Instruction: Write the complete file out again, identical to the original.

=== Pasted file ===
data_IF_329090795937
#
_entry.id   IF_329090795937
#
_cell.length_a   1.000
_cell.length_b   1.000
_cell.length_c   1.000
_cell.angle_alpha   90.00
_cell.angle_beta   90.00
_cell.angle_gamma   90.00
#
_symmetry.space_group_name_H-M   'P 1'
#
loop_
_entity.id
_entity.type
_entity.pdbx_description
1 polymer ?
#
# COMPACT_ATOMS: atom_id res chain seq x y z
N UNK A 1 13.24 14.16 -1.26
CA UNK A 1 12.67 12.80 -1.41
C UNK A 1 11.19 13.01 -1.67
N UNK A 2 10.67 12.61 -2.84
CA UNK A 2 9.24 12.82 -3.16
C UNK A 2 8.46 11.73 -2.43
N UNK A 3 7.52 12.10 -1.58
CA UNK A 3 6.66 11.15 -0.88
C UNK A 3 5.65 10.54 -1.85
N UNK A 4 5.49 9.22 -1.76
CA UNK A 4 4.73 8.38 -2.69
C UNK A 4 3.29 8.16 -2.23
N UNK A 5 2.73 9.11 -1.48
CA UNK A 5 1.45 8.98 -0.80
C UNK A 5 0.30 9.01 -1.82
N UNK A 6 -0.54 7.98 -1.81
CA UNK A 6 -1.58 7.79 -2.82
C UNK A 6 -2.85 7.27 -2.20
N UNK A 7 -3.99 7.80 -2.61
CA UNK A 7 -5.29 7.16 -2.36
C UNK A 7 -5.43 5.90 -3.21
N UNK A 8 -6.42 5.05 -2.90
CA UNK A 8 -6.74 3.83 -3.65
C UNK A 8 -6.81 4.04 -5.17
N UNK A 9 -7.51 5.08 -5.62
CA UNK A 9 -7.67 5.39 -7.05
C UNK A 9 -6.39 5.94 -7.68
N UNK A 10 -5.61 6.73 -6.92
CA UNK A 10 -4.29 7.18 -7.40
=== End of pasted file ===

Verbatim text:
data_IF_329090795937
#
_entry.id   IF_329090795937
#
_cell.length_a   1.000
_cell.length_b   1.000
_cell.length_c   1.000
_cell.angle_alpha   90.00
_cell.angle_beta   90.00
_cell.angle_gamma   90.00
#
_symmetry.space_group_name_H-M   'P 1'
#
loop_
_entity.id
_entity.type
_entity.pdbx_description
1 polymer ?
#
# COMPACT_ATOMS: atom_id res chain seq x y z
N UNK A 1 13.24 14.16 -1.26
CA UNK A 1 12.67 12.80 -1.41
C UNK A 1 11.19 13.01 -1.67
N UNK A 2 10.67 12.61 -2.84
CA UNK A 2 9.24 12.82 -3.16
C UNK A 2 8.46 11.73 -2.43
N UNK A 3 7.52 12.10 -1.58
CA UNK A 3 6.66 11.15 -0.88
C UNK A 3 5.65 10.54 -1.85
N UNK A 4 5.49 9.22 -1.76
CA UNK A 4 4.73 8.38 -2.69
C UNK A 4 3.29 8.16 -2.23
N UNK A 5 2.73 9.11 -1.48
CA UNK A 5 1.45 8.98 -0.80
C UNK A 5 0.30 9.01 -1.82
N UNK A 6 -0.54 7.98 -1.81
CA UNK A 6 -1.58 7.79 -2.82
C UNK A 6 -2.85 7.27 -2.20
N UNK A 7 -3.99 7.80 -2.61
CA UNK A 7 -5.29 7.16 -2.36
C UNK A 7 -5.43 5.90 -3.21
N UNK A 8 -6.42 5.05 -2.90
CA UNK A 8 -6.74 3.83 -3.65
C UNK A 8 -6.81 4.04 -5.17
N UNK A 9 -7.51 5.08 -5.62
CA UNK A 9 -7.67 5.39 -7.05
C UNK A 9 -6.39 5.94 -7.68
N UNK A 10 -5.61 6.73 -6.92
CA UNK A 10 -4.29 7.18 -7.40